BSD-like
    LGPL (v2+, v2.1 , v2.1+, v3+, v2+ with linking exception, with linking exception)
    GPL (v2, v2+, v3, v3+, unspecified version, v2 with linking exception)
    OSL
    MIT (v1.1, unspecified version)
    OpenLDAP
    Zlib
    PSF

    That list also includes:

    Qlogic (link is to http://www.qlogic.com/supportx0/agreement.asp [qlogic.com] , but that's borked)
    Public Domain
    pubkey (artefact; refers to GPG keys for some reason)
    Proprietary
    Distributable
    Freeware

    I'm just a simple hyperchicken lawyer from Andromeda, but in my galaxy, proprietary licenses aren't 'open source' let alone Free software licenses. Same goes for freeware, public domain, etc.

    For the curious, the proprietary-licensed stuff includes software from Brocade Communications, Citrix Systems (!), Emulex, and QLogic.

    • by storkus (179708) on Saturday June 29, 2013 @11:39PM (#44145479)

      Mod parent up: I searched for almost 15 minutes trying to find the exact "free software" license it was changed to, and failed. But, boy, finding how to use XenControl (which runs on winblows only, BTW) to "license" your server (apparently that's what Citrix calls a support contract now) is very easy; oh, and this "license" is per socket now rather than per machine.

      • You can actually run Open XenCenter, which I have successfully gotten running on a Mac (for the record, it took me hours to get this working) and it's easier than that on Linux. You can also fully control it from the shell.

        The problem with XenServer it it's *amazingly* unreliable. Like terrifyingly so. We had 11 hard drive corruptions in 6 months under XenServer 6+, all on rock solid hardware (XenServer 5 was really good, though).

        It's expensive and painful. I won't be touching it again.
    • by Anonymous Coward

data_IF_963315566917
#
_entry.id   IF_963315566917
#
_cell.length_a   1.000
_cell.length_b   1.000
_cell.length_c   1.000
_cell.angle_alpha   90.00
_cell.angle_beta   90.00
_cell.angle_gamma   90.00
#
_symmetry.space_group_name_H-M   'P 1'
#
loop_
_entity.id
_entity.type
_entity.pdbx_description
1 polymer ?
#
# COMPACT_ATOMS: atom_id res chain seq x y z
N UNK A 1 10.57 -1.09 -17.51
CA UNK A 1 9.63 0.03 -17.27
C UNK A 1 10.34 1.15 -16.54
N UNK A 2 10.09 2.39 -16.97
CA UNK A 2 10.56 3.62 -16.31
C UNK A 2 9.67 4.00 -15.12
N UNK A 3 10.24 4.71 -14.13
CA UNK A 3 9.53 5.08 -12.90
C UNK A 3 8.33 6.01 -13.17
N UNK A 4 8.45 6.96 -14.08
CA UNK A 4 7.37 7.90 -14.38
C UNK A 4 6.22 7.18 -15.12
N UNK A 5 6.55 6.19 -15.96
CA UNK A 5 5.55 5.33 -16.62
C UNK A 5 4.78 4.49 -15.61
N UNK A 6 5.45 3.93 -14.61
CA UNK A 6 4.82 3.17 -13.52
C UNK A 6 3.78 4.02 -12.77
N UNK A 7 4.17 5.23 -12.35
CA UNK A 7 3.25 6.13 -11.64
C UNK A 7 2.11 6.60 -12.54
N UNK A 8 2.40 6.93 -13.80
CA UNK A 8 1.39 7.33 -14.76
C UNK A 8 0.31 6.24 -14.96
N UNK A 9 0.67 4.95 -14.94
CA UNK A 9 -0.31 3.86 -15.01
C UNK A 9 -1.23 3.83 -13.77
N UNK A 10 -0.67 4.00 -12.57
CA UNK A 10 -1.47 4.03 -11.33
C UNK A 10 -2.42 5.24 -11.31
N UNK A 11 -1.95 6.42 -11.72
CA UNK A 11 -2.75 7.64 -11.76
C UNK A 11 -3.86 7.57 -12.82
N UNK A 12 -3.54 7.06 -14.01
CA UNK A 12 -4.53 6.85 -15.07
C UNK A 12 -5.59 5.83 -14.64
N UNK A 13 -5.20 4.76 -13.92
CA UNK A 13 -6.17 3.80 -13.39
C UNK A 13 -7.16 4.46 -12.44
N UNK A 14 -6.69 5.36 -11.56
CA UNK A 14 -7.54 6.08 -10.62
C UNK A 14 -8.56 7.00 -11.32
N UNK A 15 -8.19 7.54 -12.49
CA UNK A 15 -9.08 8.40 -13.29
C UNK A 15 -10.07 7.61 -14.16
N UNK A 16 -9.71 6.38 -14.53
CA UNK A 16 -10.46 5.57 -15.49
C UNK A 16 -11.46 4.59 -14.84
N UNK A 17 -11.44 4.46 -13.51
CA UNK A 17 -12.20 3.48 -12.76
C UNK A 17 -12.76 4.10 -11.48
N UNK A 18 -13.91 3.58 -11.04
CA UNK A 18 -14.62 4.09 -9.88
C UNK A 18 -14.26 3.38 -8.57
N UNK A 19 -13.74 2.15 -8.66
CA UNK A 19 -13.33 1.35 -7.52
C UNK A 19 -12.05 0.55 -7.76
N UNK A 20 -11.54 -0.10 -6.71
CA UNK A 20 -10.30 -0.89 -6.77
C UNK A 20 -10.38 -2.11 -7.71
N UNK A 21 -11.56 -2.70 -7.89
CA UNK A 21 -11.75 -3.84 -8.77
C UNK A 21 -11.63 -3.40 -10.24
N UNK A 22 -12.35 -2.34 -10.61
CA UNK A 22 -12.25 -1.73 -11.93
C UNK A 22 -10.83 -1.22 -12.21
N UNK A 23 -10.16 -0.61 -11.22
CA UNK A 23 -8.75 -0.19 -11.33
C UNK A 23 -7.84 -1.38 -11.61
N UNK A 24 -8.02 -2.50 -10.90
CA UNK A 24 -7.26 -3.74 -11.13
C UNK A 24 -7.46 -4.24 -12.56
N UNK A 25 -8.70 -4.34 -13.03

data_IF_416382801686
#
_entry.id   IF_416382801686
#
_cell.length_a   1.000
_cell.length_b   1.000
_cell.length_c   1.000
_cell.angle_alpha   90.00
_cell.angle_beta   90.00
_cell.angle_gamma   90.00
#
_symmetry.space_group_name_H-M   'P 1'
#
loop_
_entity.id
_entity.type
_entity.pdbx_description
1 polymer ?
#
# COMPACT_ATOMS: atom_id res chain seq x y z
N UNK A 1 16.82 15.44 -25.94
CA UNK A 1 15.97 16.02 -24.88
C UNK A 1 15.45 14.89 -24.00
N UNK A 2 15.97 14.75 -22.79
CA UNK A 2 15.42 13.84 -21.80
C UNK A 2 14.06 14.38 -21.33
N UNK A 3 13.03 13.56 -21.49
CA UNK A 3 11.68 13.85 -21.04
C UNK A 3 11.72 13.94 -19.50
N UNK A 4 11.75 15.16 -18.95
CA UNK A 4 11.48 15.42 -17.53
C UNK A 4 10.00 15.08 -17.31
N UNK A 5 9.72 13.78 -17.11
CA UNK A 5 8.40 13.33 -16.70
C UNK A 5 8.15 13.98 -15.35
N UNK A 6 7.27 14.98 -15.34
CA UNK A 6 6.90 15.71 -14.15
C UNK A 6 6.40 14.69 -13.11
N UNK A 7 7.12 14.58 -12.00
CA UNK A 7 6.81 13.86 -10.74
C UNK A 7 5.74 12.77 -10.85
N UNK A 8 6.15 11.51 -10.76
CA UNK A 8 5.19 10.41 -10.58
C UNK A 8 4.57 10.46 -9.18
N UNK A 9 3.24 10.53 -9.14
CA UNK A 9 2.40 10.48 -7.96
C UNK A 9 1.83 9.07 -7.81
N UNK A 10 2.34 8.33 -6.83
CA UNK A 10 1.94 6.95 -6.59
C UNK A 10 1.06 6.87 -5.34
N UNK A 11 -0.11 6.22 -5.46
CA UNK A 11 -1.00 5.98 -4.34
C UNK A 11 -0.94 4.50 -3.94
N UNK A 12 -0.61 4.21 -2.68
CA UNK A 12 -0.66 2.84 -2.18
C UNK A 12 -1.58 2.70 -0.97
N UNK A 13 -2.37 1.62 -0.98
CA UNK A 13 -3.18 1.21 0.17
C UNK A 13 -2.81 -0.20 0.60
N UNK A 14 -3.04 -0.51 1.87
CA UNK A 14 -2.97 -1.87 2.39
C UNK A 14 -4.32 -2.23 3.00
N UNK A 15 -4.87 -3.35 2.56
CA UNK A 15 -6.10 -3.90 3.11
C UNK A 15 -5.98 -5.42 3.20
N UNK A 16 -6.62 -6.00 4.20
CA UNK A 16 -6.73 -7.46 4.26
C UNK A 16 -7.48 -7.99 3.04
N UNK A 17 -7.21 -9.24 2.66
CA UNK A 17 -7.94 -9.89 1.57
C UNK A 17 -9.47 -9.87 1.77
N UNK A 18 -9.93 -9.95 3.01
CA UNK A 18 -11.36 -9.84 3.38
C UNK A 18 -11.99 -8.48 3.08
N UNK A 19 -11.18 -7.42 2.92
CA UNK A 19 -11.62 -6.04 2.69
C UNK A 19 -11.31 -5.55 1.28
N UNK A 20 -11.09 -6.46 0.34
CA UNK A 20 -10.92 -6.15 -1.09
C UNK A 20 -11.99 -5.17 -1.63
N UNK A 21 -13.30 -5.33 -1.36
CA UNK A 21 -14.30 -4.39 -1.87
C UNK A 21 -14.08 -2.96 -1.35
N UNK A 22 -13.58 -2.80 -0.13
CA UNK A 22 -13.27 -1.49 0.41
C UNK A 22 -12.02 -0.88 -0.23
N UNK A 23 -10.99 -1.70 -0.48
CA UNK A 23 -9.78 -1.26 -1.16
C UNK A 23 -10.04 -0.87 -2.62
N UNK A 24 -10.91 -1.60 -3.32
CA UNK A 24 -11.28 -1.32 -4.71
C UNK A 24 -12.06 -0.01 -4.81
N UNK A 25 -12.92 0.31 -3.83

Yes, you may be a simple hyperchicken lawyer, but you have a good eye. The problem is that you don't know what you are looking at.

      All the proprietary stuff is licensed to Citrix, Brocade, or QLogic, and it is most likely firmware. Proprietary software can still be licensed for distribution, but firmware is very often closed source. It is unfortunate for those who want to get very low to the hardware, but in reality, very few people demand the source code for their BIOS, firmware, and other devices.

      If you

      • by Anonymous Coward

        Indeed, many of the proprietary-licensed items are obviously firmware, but others are ambiguous: elxocmcore, conversion-plugin, brocade-bfautil, iscli, sm-closed, xenserver-transfer-vm, and xha, to be precise.

        Whether or not all the proprietary stuff is firmware, and whether anyone other than a 'purist' should care, Citrix still shouldn't say that XenServer is "Fully Open Source" as they do in their press release because it isn't. As an aside, I wonder if they could get in trouble with the SEC for misleadin

  • by mysidia (191772) on Saturday June 29, 2013 @11:43PM (#44145493)

    It's been a few years since Citrix started giving it away, free as in beer.

    They gave away what used to be called XenServer Enterprise functionality for free.

    What they don't include for free is:

    • "Hot" snapshot (Snapshot a virtual machine including its online RAM/Memory status) -- using VMware's hypervisor it's a free feature, Citrix makes you pay for it.
    • Cluster-wide robust per-target resource Storage and Network 'QoS' functionality
    • High availability. Not included with XenServer free as in beer; Citrix provides it as an addon.